Review: Chopin’s First on Inauguration Eve, Philadelphia Orchestra

Thursday, January 19 2017
Verizon Hall, Philadelphia, PA

Philadelphia Orchestra
Yannick Nézet-Séguin, conductor
Louis Lortie, piano

Chopin, Piano Concerto No. 1 (1830)
Stravinsky, Petrushka (1947 version)

It’s been nearly five months since my last blog on the subject of music, five months since the last time I attended a concert in New York City.  I did catch a performance of the Elgar Cello Concerto while on vacation in Bergen (Norway) in early September, as well as a spectacle of Beethoven’s Ninth while traveling in Kyoto (Japan) over the holidays.  I didn’t blog about them here, partially because the fjords and the temples felt more exciting than Elgar and Beethoven, and partially because even on vacation I was preoccupied, first with baseball as summer turned to fall and then with the election’s aftermath as fall turned to winter–the same preoccupations, really, that kept me from Carnegie Hall all season long.  I wasn’t going to blog about the concert in Philly either–I was in town for a dentist appointment and decided to stay for some Chopin–but the experience just needed to be shared here and now.

Mostly, I have to share what happened before the regularly scheduled programming.  As the musicians took their seats, we realized there was no piano on stage.  (That, and it was a full orchestra with a tuba.)  But the Chopin concerto!  Was the pianist sick?  Don’t tell me I stayed in town for nothing.  Then Yannick walked onto the stage and assured the audience that the piano concerto was still on, but first the orchestra had prepared a surprise.  They were going to perform a piece of music composed during WWI by the female composer Lili Boulanger and finished by her sister Nadia Boulanger, who picked up the piece after Lili’s untimely death at age 25.  Nadia was herself one of the first prominent female conductors in the world.  The composition is called D’un matin de printemps (Of a spring morning). I’ve been to hundreds of classical concerts and had never seen musicians perform an unprogrammed piece except as an encore; it was perplexing, especially since Yannick made a sly but clear reference to the orchestra practicing it in the morning, so it’s not a spur of the moment addition.  It was only later that I understood this was a subtle (or not so subtle) sign of support for the Women’s March, which is a really lovely showing of solidarity.  I must listen to the music again–with stylistic connections to Debussy and Stravinsky, two composers I’m not particularly fond it, I zoned out at the time, but expect deeper a connection now that I have context.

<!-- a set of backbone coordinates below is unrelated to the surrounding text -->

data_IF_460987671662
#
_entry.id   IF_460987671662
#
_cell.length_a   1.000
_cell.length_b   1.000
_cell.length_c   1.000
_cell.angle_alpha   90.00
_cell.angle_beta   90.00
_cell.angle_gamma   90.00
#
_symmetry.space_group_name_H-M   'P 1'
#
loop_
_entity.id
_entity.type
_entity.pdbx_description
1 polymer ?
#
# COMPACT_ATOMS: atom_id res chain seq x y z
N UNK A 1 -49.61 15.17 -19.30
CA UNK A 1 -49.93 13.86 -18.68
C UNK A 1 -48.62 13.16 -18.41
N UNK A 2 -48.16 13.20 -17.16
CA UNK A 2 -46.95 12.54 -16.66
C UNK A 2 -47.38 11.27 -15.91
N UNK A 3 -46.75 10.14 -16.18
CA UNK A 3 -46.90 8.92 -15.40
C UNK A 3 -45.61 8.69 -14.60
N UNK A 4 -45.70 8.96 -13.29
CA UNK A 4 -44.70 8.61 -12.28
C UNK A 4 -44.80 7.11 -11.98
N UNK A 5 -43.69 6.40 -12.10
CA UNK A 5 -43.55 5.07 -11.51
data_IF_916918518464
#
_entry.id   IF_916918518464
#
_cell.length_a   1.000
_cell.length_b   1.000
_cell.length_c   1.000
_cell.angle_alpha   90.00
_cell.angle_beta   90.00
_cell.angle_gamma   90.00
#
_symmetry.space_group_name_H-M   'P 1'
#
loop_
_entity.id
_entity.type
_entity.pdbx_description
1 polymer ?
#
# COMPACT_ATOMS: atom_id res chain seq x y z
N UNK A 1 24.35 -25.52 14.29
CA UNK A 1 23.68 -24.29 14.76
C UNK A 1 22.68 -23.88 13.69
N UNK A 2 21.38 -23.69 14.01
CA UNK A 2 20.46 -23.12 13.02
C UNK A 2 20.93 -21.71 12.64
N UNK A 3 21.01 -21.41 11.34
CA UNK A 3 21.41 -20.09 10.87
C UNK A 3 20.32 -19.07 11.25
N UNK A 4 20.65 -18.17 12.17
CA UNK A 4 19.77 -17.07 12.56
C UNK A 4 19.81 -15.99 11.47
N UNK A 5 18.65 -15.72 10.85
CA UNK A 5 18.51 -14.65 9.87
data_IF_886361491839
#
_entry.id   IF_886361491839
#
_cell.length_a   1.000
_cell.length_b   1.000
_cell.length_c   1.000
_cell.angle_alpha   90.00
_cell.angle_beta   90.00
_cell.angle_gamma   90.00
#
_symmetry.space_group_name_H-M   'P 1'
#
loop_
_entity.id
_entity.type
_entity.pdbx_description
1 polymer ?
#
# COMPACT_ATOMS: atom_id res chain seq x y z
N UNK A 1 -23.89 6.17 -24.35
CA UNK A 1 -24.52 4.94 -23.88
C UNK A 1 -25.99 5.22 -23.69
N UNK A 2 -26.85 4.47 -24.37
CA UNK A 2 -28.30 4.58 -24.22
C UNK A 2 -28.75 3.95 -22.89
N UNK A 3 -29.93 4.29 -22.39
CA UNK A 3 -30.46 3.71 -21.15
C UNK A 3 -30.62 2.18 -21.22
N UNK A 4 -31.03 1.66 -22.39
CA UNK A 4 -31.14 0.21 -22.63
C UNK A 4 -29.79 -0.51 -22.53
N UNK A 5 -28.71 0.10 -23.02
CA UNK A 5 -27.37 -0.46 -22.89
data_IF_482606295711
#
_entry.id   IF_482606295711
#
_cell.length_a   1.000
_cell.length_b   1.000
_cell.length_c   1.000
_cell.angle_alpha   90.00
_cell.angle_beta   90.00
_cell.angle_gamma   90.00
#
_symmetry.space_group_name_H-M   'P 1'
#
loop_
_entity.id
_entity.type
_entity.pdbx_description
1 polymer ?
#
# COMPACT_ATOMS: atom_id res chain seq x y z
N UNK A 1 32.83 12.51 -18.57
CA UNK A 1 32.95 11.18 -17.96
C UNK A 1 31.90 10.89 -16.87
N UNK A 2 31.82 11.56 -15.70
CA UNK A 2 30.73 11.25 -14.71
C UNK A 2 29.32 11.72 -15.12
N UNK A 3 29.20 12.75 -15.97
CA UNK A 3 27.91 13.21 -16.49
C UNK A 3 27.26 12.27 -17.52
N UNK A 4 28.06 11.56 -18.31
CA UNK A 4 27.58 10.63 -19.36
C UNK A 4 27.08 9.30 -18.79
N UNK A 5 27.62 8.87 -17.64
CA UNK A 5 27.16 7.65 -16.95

The ensuing Chopin was also an experience that I will remember for a long time, not because the performance was great–in fact it wasn’t even good: the orchestra sounded hollow at times, messy at others, and under-rehearsed throughout; the pianist was mechanical and without nuance, covering up what I suspect to be lack of finer control with speed; all in all probably the worst I’ve ever heard from this orchestra and far below the standards of the last time that I’d heard the piece in person.  But on this evening none of that mattered.  The First Piano Concerto, like much of Chopin’s music, is melancholic but leaves one feeling invigorated instead of in despair.  Indeed, from its vulnerability comes strength, and from its wistfulness comes hope.  So apropos of the eve of the inauguration that the music, transcending the performance thereof, left me breathless and nearly in tears.

Emotionally drained and physically exhausted by the intermission, I was mentally checked out by the Petrushka, which I can’t bring myself to love even in the best of circumstances anyway.  I do think I like the original 1911 version better than the 1947 revised version performed here.  To be honest I really have no idea what the music is about, but the winds and the percussions seemed to have fun (perhaps deranged fun).  And why not, the orchestra’s woodwinds is as about as good as it gets.  Though I had pondered ditching the second half of the program, even in my listless state I don’t regret a single minute spent in this familiar concert hall.  It will always feel like home, so not getting back to my actual home until 2am is a small price to pay.


Review: Yundi Li’s All-Chopin Recital

Wednesday, March 23 2016
Carnegie Hall, New York, NY

Yundi Li, piano

Chopin, 4 Ballades (1831, 1839, 1841, 1842)
Chopin, 24 Preludes, Op. 28 (1839-1841)

Not that long ago, if you had asked me what is the single greatest pairing between a classical music composer and a present-day musician, I would have said, easy, Frédéric Chopin and Yundi Li.  Back in the days when I only listened to Rachmaninoff and Chopin, I was absolutely transfixed by how Mr. Li’s graceful technique brought out every shade of melancholy in Chopin.  At the same time, he was never indulgent, a quality I admire greatly.  True, for several years now there have been rumors–even supposed video evidence–of Mr. Li’s musical decline, and last summer he had given a lackluster performance of Beethoven’s Emperor concerto, but surely he wouldn’t disappoint back in his element with an all-Chopin recital, would he?

In retrospect, I think disappoint was probably not the right word.  Disappoint suggests having an off night, a performance subpar of one’s usual standard.  Mr. Li did not appear to have an off night.  A shell of his former self is who he is now.  There were occasional moments of brilliance–the grandiose octaves in the development section the opening ballade, the dirge-like A minor prelude, the persistent yet fleeting Raindrop–but overall the pianist seemed to merely be going through the motions.  His technique hasn’t regressed terribly, but gone is his very special ability to disarmingly draw out a graduated palette of sounds while expressing starkest emotions in lightest touches.  The ballades were vapid and not as clean as they could be, and the preludes were rushed and lacked contrast as a set.  In Mr. Li’s defense, his fans are a part of the problem.  For this particular recital, the over-enthused but under-informed audience burst into applause at a dramatic point before the final measures of Ballade No. 4, breaking any spell in what was the pianist’s best ballade of the evening.  Later in the second half of the program, it was as if Mr. Li rushed through the preludes out of nervousness that if he didn’t, the audience would clap and once more detract from his efforts.